I would love to hear an update if you can remember me and stop by to say hello and let us know how you’re doing.

      Wishing you many blessings,

      Polly

  2. My name is Kourtney and I’m a recovering bulimic of 10 years. I can’t begin to explain how comforting it makes me feel to read others comments about how they got through this addiction and still surviving. I’m currently engaged, to marry in August, where I will be officially a step mom to a four year old girl. These changes (though they seem to be every women’s dream come true) have made me turn back to throwing up as an out. Kamryn is four and in her prime, “mommy/daddy phase”. Hearing her only wanting her mommy or daddy makes me feel like I’m not good enough. I know that I am but the shame and disappointment that bulimia has brought me and continues to haunt me with makes happy moments become tragic ones. I do continue to struggle with the fight and I look forward to websites such as these to keep me moving forward.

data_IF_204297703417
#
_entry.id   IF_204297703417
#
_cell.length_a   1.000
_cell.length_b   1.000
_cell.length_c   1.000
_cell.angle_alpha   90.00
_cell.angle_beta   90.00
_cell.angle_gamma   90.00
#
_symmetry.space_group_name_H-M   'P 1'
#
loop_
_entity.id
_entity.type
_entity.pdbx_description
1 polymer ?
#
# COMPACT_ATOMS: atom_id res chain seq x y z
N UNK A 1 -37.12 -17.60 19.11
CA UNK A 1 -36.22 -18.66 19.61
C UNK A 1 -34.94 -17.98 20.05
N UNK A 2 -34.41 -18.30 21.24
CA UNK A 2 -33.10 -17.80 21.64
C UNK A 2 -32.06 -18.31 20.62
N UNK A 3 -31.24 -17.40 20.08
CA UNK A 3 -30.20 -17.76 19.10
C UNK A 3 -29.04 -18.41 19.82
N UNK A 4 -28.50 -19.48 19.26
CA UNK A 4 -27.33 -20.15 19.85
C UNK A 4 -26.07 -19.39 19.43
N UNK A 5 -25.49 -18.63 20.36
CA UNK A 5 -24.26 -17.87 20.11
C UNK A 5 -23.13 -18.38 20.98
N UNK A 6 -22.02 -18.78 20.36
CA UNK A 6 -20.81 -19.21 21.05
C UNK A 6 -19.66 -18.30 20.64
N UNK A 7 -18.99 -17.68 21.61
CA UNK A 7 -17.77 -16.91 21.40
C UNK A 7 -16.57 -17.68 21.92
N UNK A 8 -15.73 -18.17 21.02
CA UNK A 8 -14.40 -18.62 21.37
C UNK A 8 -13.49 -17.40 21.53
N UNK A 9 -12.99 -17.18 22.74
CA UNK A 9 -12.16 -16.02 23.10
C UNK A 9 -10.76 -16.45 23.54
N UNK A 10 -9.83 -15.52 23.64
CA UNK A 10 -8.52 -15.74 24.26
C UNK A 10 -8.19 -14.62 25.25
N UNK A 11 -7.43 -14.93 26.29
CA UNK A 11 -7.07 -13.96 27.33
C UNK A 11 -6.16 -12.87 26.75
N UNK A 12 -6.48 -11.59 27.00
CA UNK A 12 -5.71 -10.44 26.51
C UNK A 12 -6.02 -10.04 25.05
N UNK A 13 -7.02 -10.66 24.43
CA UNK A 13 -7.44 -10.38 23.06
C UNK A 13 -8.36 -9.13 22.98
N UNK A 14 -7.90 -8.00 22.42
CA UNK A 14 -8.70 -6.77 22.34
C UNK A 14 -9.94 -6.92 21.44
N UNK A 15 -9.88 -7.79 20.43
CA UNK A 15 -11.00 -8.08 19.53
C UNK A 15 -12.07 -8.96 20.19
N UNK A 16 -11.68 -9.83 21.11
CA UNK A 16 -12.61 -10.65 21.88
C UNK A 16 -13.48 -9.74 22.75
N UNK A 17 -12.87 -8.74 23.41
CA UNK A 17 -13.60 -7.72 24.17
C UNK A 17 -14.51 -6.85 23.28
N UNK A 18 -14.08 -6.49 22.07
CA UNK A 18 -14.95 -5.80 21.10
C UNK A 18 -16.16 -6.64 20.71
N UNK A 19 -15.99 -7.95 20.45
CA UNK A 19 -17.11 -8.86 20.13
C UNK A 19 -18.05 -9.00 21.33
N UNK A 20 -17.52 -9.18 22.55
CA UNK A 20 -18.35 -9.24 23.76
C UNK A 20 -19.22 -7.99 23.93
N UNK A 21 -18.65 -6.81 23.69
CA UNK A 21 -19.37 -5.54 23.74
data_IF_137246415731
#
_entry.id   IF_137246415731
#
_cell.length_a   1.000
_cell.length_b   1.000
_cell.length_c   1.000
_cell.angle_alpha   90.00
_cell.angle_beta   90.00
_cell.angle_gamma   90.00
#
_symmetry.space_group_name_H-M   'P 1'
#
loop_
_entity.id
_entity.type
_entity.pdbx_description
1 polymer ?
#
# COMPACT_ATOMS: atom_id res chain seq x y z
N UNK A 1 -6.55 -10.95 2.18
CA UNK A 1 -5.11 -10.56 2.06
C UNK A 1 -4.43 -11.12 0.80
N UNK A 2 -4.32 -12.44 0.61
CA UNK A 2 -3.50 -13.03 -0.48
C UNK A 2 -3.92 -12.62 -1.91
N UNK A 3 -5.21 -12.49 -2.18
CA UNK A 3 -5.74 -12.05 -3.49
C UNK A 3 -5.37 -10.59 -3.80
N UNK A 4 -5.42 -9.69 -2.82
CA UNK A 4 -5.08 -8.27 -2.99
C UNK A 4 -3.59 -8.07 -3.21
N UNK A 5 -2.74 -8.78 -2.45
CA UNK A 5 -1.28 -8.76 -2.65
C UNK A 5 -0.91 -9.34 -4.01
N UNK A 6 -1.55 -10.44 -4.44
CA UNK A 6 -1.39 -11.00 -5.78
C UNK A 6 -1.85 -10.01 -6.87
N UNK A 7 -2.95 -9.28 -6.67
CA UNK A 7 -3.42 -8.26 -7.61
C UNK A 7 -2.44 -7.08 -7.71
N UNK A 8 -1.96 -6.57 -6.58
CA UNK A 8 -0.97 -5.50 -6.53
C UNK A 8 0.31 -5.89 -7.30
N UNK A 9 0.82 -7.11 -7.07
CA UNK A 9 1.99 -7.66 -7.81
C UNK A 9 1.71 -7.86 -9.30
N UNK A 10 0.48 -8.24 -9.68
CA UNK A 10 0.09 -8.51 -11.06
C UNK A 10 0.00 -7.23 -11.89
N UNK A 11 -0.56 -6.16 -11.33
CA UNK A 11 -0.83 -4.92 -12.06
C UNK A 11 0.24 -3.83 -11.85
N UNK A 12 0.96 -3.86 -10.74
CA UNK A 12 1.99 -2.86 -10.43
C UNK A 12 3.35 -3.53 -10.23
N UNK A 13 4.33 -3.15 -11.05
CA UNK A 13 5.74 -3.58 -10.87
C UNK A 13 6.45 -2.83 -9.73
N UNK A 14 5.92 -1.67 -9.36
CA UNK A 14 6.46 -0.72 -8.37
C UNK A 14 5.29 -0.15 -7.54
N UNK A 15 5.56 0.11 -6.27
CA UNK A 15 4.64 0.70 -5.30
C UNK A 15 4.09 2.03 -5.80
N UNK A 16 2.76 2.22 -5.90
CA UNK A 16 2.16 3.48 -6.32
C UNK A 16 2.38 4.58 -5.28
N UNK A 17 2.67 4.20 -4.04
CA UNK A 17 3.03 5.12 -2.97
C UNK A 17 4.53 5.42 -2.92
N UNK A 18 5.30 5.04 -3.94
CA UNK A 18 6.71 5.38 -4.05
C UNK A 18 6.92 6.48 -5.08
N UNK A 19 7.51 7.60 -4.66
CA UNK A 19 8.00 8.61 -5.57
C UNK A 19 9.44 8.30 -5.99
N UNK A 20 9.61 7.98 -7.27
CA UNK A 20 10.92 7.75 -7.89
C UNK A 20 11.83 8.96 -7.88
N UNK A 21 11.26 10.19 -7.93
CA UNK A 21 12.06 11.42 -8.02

1. Hi Kourtney,

      Wonderful to hear your story – thank you for sharing and opening up. Shining a light on the shame you feel helps deflate the energy it brings (and releases it from holding it up inside our bodies). Please, keep sharing how you’re feeling. Whether it’s here, with loved ones, a counselor or a close confidante. Just keep feeling your feelings, remembering to turn towards what makes you feel better in each moment and be loving towards your self.

      I wish you all the best in your new role as wife and mother and let me know if there’s anything I can do to support you.

      With love,
      Polly